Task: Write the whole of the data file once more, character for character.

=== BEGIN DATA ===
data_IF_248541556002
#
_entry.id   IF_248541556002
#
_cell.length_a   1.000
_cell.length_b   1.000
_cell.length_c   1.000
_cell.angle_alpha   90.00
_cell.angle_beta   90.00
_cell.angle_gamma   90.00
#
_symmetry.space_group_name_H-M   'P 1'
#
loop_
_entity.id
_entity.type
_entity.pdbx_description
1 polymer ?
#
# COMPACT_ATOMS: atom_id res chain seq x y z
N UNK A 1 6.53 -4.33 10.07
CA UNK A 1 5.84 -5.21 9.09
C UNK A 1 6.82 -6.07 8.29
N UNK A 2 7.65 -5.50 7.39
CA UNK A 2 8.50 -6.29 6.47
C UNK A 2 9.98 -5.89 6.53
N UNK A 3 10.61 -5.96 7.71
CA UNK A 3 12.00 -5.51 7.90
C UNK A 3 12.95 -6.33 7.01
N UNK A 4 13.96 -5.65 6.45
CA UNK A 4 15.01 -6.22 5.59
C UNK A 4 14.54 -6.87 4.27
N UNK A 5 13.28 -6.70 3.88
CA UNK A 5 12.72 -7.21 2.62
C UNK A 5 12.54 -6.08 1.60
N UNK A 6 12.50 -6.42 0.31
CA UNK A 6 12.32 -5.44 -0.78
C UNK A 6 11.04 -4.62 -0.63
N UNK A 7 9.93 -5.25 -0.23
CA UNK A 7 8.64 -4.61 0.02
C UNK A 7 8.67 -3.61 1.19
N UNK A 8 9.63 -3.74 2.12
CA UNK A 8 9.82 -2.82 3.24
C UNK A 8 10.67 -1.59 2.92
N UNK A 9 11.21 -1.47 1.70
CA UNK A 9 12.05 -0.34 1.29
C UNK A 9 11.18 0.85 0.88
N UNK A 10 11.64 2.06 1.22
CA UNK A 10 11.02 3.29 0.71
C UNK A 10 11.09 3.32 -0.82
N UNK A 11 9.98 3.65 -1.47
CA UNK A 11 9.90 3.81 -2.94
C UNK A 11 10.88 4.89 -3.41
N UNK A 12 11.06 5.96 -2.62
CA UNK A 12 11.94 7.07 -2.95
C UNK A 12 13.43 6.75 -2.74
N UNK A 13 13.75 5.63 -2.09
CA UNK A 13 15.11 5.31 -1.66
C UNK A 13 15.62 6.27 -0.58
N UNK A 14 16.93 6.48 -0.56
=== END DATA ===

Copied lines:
data_IF_248541556002
#
_entry.id   IF_248541556002
#
_cell.length_a   1.000
_cell.length_b   1.000
_cell.length_c   1.000
_cell.angle_alpha   90.00
_cell.angle_beta   90.00
_cell.angle_gamma   90.00
#
_symmetry.space_group_name_H-M   'P 1'
#
loop_
_entity.id
_entity.type
_entity.pdbx_description
1 polymer ?
#
# COMPACT_ATOMS: atom_id res chain seq x y z
N UNK A 1 6.53 -4.33 10.07
CA UNK A 1 5.84 -5.21 9.09
C UNK A 1 6.82 -6.07 8.29
N UNK A 2 7.65 -5.50 7.39
CA UNK A 2 8.50 -6.29 6.47
C UNK A 2 9.98 -5.89 6.53
N UNK A 3 10.61 -5.96 7.71
CA UNK A 3 12.00 -5.51 7.90
C UNK A 3 12.95 -6.33 7.01
N UNK A 4 13.96 -5.65 6.45
CA UNK A 4 15.01 -6.22 5.59
C UNK A 4 14.54 -6.87 4.27
N UNK A 5 13.28 -6.70 3.88
CA UNK A 5 12.72 -7.21 2.62
C UNK A 5 12.54 -6.08 1.60
N UNK A 6 12.50 -6.42 0.31
CA UNK A 6 12.32 -5.44 -0.78
C UNK A 6 11.04 -4.62 -0.63
N UNK A 7 9.93 -5.25 -0.23
CA UNK A 7 8.64 -4.61 0.02
C UNK A 7 8.67 -3.61 1.19
N UNK A 8 9.63 -3.74 2.12
CA UNK A 8 9.82 -2.82 3.24
C UNK A 8 10.67 -1.59 2.92
N UNK A 9 11.21 -1.47 1.70
CA UNK A 9 12.05 -0.34 1.29
C UNK A 9 11.18 0.85 0.88
N UNK A 10 11.64 2.06 1.22
CA UNK A 10 11.02 3.29 0.71
C UNK A 10 11.09 3.32 -0.82
N UNK A 11 9.98 3.65 -1.47
CA UNK A 11 9.90 3.81 -2.94
C UNK A 11 10.88 4.89 -3.41
N UNK A 12 11.06 5.96 -2.62
CA UNK A 12 11.94 7.07 -2.95
C UNK A 12 13.43 6.75 -2.74
N UNK A 13 13.75 5.63 -2.09
CA UNK A 13 15.11 5.31 -1.66
C UNK A 13 15.62 6.27 -0.58
N UNK A 14 16.93 6.48 -0.56